From the Series Machines at Work
In Icebreakers, beginning readers will learn about the parts of icebreakers that help them push through packed ice. Vibrant, full-color photos and carefully leveled text engage emergent readers as they discover the unique features of these powerful boats.
A labeled diagram helps readers identify parts of an icebreaker, while a picture glossary reinforces new vocabulary. Children can learn more about icebreakers online using our safe search engine that provides relevant, age-appropriate websites. Icebreakers also features reading tips for teachers and parents, a table of contents, and index.
Icebreakers is part of Jump!’s Machines at Work series.
|Interest Level||Kindergarten - Grade 3|
|Category||Beginning Readers, STEM|
|Number of Pages||24|
Series Made Simple
An introduction for emergent readers to the work performed by machines and vehicles while identifying several noteworthy parts of each. Each simple sentence consists of two to six words on average and is declarative in nature, conveying information concisely yet engagingly; stylistically, the books are written in a very basic form of narrative nonfiction, which enables the audience to connect with the work. Supporting the text are large, vivid images with clear captions encircled in bright colors, giving readers a lot to look at without overwhelming them with too much information. The inclusion of a picture glossary as well as before-and-after reading prompts are additional resources for students that facilitate a better understanding of the material. VERDICT Fun, informative, and digestible, this series will surely be a hit with early readers, especially those interested in heavy machinery.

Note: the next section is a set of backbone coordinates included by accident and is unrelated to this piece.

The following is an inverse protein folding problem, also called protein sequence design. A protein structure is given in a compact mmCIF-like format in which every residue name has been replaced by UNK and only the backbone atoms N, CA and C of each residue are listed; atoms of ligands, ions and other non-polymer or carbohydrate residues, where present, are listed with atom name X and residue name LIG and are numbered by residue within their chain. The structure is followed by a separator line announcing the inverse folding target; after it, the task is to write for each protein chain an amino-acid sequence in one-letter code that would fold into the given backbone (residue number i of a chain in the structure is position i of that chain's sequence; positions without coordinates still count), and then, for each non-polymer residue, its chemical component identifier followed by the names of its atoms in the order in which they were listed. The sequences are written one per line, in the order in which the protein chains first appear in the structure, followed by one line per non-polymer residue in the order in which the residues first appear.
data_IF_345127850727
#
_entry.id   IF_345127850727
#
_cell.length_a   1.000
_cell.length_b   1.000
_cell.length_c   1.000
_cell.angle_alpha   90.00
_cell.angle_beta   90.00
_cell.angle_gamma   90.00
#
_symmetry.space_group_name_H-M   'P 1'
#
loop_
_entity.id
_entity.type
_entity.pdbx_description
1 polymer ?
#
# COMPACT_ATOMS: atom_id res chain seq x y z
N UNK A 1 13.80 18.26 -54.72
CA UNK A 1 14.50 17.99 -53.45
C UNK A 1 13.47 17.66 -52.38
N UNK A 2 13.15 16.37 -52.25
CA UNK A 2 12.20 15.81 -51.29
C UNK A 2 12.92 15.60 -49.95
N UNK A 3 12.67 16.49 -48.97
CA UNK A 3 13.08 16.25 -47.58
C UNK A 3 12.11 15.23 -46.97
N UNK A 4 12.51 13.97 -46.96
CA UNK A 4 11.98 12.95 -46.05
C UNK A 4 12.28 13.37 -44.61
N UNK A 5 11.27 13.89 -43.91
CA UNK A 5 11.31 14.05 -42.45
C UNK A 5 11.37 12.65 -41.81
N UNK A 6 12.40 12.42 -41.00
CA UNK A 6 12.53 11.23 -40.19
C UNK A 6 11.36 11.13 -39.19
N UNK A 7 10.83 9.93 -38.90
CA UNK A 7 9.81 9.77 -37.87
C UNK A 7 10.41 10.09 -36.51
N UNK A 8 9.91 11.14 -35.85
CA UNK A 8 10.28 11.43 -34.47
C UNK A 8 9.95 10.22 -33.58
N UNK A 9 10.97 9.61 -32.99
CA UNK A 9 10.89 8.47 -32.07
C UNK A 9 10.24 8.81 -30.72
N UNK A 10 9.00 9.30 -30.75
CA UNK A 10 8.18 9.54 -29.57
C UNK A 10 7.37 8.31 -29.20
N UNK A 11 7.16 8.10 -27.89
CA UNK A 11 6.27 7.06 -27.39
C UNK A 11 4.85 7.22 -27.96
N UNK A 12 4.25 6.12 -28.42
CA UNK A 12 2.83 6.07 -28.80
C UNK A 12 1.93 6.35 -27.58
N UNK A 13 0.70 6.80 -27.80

Booklist (Miriam Aronin)
These new books in the Machines at Work series are perfect for young children interested in trucks, construction equipment, and slightly more exotic vehicles. They feature bright, colorful photos and child-friendly text. Even the books themselves are a perfect size for young children’s hands. Some of the books engagingly tell the stories of particular workers using the featured piece of machinery. Bo picks up concrete at a plant and transports it to a job site to make a floor in Concrete Mixers. In Diggers, Ed makes a giant hole for a tall building with his digger, and Amy digs a big hole for a swimming pool with her backhoe. Some of the other books read as purely informational texts. Icebreakers describes how the icebreaker breaks through the ice to reach a stranded ship and oil tanker. Tugboats details situations in which tugboats push or pull other ships: through a narrow canal, to a dock, back to sea. A feature at the end labels the main parts of the machine. A picture glossary includes photos that are sufficient to illustrate very simple concepts (“earmuffs,” for example) but not more complex ones (such as “engine”). Still, children will be charmed by the books’ main text and photos.